Top 3 reasons why dogs behave badly and how to resolve it
Animal Behaviourist Dr Kate Mornement in an interview with HT Digital says that behaviour problems are common in dogs and suggests ways to address them.
There is always a root cause behind your dog's aggression and bad behaviour. It could be fear, phobias, or anxiety that could make them bark, jump at people or pull leash. Separation anxiety or interaction with unknown people can make some dogs anxious. Some dogs may also find it difficult to socialise with other furry friends due to negative past experiences that could lead them to show aggression towards them. It's with time, compassion and some expert help pet parents can learn to combat it. (Also read: Pet behaviourist on tips to stop your dog from jumping up on you)
Dr Kate Mornement, BSc (Hons), Ph.D, CAAB, Board Certified Applied Animal Behaviourist & Consultant in an interview with HT Digital says that behaviour problems are common in dogs and the most common issues dog owners seek assistance for include separation anxiety, aggression towards other dogs and aggression towards people or children.
So why do these problems develop and what can be done to address them? Dr Mornement elaborates on the same.
1. Separation anxiety
Separation anxiety is common in puppies and newly adopted dogs due to a change to the normal routine. Covid resulted in many dogs experiencing separation anxiety when the owners went back to work. Dogs are not born knowing how to cope being on their own. The ability to cope with separation is a learned behaviour and it's up to us to teach them. Resolving separation anxiety can be challenging if it's moderate to severe, however you can work on teaching your dog to cope with separation by pairing things your dog loves (e.g. meals, long lasting chew treats etc) with separation. Begin with short separations and gradually increase the time you leave them if they’re coping well. Sometimes anti-anxiety medication may be needed for successful resolution.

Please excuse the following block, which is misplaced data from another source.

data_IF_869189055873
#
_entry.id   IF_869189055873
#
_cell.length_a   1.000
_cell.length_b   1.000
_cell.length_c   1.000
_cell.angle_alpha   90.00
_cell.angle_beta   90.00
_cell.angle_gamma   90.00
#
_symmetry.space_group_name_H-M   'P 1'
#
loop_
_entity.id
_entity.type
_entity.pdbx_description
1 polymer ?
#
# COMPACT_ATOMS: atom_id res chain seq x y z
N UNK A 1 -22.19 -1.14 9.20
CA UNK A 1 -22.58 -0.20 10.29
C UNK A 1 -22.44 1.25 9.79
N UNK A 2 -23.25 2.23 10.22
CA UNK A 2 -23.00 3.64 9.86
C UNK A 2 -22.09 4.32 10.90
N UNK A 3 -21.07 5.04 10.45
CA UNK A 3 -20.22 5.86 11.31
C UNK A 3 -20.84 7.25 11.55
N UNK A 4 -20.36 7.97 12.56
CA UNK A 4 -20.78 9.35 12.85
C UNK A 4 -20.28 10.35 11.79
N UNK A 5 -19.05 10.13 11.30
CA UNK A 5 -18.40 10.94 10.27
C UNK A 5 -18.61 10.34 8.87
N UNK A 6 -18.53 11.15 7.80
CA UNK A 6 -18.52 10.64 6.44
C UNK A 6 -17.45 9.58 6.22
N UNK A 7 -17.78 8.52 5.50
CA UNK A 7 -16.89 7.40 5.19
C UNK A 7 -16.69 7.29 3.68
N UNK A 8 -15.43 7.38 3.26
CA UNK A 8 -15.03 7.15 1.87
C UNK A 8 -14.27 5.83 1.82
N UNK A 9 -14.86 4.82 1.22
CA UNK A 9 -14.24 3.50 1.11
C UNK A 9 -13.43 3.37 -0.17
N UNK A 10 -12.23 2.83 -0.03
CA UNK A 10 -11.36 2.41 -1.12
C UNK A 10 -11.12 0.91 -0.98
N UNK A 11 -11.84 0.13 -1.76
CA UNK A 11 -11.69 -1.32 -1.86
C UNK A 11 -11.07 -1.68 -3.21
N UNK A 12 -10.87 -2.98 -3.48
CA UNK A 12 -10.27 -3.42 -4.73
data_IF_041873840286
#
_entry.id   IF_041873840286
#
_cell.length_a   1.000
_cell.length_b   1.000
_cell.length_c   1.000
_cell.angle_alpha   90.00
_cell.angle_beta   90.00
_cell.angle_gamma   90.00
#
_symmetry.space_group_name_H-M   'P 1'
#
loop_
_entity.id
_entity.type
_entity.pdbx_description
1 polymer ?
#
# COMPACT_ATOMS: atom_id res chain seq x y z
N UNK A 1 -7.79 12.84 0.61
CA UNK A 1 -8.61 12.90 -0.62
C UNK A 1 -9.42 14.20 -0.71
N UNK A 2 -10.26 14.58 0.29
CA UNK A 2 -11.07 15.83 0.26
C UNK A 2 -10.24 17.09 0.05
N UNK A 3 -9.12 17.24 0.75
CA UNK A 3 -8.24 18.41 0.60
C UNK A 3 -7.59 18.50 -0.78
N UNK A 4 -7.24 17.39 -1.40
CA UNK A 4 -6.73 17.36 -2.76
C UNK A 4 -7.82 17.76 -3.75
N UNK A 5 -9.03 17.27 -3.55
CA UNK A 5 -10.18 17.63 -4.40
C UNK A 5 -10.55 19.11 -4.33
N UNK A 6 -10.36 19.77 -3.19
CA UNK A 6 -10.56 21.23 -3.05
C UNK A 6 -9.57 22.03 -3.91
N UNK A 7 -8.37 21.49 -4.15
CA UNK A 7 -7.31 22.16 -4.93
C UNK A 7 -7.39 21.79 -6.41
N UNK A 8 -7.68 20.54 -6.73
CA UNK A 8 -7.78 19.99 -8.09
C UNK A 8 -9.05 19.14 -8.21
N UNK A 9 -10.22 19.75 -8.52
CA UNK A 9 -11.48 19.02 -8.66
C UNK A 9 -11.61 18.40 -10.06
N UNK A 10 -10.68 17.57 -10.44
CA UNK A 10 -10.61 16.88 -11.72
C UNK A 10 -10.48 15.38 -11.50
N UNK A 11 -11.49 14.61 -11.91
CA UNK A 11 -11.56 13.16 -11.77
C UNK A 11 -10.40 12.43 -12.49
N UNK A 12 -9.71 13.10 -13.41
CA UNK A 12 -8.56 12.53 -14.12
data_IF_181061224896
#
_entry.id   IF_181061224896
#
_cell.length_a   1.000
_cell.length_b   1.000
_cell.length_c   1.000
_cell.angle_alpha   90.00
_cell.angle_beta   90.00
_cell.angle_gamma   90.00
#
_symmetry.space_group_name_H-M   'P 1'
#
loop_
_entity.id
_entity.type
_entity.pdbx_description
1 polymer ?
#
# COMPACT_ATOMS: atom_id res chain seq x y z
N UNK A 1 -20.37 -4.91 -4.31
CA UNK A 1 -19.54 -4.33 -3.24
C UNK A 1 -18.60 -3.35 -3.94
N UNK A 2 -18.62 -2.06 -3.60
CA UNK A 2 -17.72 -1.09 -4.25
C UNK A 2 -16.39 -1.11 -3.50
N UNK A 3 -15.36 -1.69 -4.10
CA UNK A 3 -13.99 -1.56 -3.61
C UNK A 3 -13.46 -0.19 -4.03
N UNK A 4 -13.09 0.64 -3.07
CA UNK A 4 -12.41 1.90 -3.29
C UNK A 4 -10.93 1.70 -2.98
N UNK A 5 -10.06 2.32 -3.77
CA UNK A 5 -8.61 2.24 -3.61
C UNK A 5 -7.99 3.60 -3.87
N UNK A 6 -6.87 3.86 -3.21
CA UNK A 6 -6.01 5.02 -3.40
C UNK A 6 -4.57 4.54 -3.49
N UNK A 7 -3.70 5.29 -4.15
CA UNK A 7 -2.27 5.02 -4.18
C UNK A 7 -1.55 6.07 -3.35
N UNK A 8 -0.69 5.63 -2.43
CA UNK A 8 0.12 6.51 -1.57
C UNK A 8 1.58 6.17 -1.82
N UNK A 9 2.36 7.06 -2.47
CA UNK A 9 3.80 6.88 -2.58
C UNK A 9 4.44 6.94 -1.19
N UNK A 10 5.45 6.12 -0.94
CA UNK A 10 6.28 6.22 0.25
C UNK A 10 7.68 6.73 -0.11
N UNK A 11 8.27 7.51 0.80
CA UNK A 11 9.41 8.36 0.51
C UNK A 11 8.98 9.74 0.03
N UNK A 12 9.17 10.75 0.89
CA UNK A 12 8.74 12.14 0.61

2. Aggression towards other dogs
Most aggression is fear or anxiety based due to a lack of prior positive socialisation with other dogs and/or negative past experiences with other dogs. Reactive and aggressive dogs are in 'fight or flight' most and resolving this issue involves changing the dog’s negative association with other dogs to a positive one. Keep your dog at a distance from unfamiliar dogs and pair their presence with high value treats. This starts to build a more positive association over time and will help your dog learn to associate other dogs in a more positive light.
3. Aggression towards unfamiliar people
Aggression towards people is also fear or anxiety based due to a lack of prior positive socialisation with other people and/or negative past experiences with unfamiliar people. Dogs learn that aggression works because it keeps people at a distance. Resolving this issue also involves changing the dog’s negative association with unfamiliar people to a positive one. Avoid people approaching or interacting with your dog and instead pair their presence with high value treats. This starts to build a more positive association over time and will help your dog learn to associate unfamiliar people in a more positive light, reducing their fear-based aggression.